Jereldine Redcorn Receives "Red Earth Honored One" Award

Posted by Eric Oesch on 05/29/2009

Jereldine Redcorn is passionate about preserving the heritage and art of Caddo potters.  Until recently she was one of the few living Caddo potters practicing the age old art.  To acknowledge her body of work and her diligent efforts to revive the almost lost art form Red Earth, Inc will recognize Redcorn as the 2009 “Red Earth Honored One” during the 23rd Annual Red Earth Native American Cultural Festival scheduled June 5-7 in downtown Oklahoma City.

            Redcorn, a resident of Norman, OK has been acknowledged as a master potter for her efforts to revive the lost art of Caddo pottery by institutions throughout the U.S., including the Smithsonian and the Chicago Arts Institute.  Her work has recently been selected for display not only in the White House, but in President Barack Obama’s Oval Office.

            Years of research and handwork led Redcorn to rediscover the art form, and she claims her most important goals are to pass on the knowledge she has gained to other Caddo women.  She travels extensively sharing her wisdom, expertise and Native American culture with others.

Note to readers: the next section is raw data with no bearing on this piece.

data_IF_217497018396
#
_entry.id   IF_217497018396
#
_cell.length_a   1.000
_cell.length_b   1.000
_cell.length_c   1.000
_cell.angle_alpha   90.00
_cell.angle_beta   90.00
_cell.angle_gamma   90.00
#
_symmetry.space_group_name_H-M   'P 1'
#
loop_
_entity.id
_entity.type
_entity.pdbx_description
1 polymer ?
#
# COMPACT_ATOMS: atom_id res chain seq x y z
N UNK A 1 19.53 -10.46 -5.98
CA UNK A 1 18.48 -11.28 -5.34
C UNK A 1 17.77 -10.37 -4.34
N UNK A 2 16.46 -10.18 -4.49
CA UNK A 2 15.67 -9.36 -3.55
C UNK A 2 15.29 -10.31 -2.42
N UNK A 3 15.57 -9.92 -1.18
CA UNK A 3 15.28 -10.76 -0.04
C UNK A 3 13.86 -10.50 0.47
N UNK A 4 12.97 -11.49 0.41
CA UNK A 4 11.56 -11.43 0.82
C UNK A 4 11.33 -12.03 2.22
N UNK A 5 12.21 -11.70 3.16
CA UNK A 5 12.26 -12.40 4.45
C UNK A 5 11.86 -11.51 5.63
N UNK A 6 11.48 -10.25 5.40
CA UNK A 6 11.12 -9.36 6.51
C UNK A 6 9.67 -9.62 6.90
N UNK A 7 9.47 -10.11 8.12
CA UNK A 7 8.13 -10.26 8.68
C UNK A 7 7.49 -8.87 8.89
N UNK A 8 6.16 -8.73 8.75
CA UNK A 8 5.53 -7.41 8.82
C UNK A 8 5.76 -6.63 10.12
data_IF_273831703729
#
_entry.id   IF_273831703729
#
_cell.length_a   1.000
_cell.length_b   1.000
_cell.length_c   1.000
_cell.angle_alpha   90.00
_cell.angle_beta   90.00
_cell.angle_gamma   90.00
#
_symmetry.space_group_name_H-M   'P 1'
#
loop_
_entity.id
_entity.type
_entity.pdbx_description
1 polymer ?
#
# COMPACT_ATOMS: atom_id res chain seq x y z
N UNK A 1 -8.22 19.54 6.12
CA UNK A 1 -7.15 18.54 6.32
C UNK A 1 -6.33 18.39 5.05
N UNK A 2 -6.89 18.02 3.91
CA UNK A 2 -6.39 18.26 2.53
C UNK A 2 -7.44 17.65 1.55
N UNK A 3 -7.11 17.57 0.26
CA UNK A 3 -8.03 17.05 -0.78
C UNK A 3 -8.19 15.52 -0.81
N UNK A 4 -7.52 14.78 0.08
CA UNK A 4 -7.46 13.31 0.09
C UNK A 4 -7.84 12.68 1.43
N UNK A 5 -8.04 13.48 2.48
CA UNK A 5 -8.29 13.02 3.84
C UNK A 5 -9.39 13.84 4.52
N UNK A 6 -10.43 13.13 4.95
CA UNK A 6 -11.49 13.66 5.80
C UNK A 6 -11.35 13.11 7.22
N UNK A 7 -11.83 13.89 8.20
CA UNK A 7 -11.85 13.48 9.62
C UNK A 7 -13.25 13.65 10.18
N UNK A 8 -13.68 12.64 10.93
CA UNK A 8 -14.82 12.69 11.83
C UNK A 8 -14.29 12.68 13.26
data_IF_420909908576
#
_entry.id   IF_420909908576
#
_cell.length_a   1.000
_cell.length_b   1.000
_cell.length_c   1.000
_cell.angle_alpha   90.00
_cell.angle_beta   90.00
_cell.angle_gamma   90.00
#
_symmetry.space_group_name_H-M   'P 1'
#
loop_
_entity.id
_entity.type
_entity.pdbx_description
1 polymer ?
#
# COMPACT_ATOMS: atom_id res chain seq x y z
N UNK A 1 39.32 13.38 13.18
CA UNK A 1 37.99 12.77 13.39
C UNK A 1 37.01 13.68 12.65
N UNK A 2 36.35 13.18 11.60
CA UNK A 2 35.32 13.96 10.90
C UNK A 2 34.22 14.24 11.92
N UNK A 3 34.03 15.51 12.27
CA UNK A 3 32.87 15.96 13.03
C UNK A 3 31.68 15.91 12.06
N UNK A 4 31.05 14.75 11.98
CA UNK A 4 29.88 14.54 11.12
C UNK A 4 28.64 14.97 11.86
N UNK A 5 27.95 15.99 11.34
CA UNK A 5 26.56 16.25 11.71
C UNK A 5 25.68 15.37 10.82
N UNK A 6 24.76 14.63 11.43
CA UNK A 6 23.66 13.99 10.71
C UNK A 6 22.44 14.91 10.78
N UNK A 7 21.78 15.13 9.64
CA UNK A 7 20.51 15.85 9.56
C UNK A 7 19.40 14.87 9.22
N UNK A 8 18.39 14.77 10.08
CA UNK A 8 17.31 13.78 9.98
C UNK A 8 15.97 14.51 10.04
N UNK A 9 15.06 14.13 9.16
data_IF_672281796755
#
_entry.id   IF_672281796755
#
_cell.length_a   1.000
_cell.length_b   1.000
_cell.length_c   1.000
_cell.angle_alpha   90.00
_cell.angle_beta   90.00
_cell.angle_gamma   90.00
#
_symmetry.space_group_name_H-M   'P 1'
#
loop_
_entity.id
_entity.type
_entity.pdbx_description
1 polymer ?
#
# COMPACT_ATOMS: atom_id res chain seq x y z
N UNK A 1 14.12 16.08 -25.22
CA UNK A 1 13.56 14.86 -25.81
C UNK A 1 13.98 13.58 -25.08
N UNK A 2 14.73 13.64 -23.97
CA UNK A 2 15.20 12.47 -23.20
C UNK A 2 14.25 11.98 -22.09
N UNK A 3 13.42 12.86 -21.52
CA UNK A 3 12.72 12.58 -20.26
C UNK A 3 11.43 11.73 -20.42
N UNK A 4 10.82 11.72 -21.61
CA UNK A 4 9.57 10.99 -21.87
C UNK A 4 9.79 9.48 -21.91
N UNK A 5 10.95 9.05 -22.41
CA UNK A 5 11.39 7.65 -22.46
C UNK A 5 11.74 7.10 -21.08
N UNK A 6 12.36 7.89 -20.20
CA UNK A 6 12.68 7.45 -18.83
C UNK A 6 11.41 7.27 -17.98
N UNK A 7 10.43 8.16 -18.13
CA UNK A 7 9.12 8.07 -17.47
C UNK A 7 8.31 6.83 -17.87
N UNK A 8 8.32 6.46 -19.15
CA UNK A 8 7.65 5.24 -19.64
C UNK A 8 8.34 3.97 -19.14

Since its inception in 1987, Red Earth has selected a Native American master visual artist whose support of Native American art has been substantial throughout his or her life for this annual recognition.  Redcorn joins an impressive list of 28 Native American artists have received the award in previous years including Allan Houser, Archie Blackowl, Mildred Cleghorn, Doc Tate Nevequaya, Mike Larsen and Mavis Doering.

            Redcorn has a long tradition as a participating artist with Red Earth and has the distinction of serving as the first Executive Director of the organization.  She has been an artist in residence at the Art Institute of Chicago, a Rockefeller Fellow at the Newberry Library in Chicago, and a Smithsonian Community Scholar.  She is currently commissioned to design two additional Caddo pots for the Smithsonian collection while her pottery is on display in museums and homes of archeologists and art collectors worldwide.

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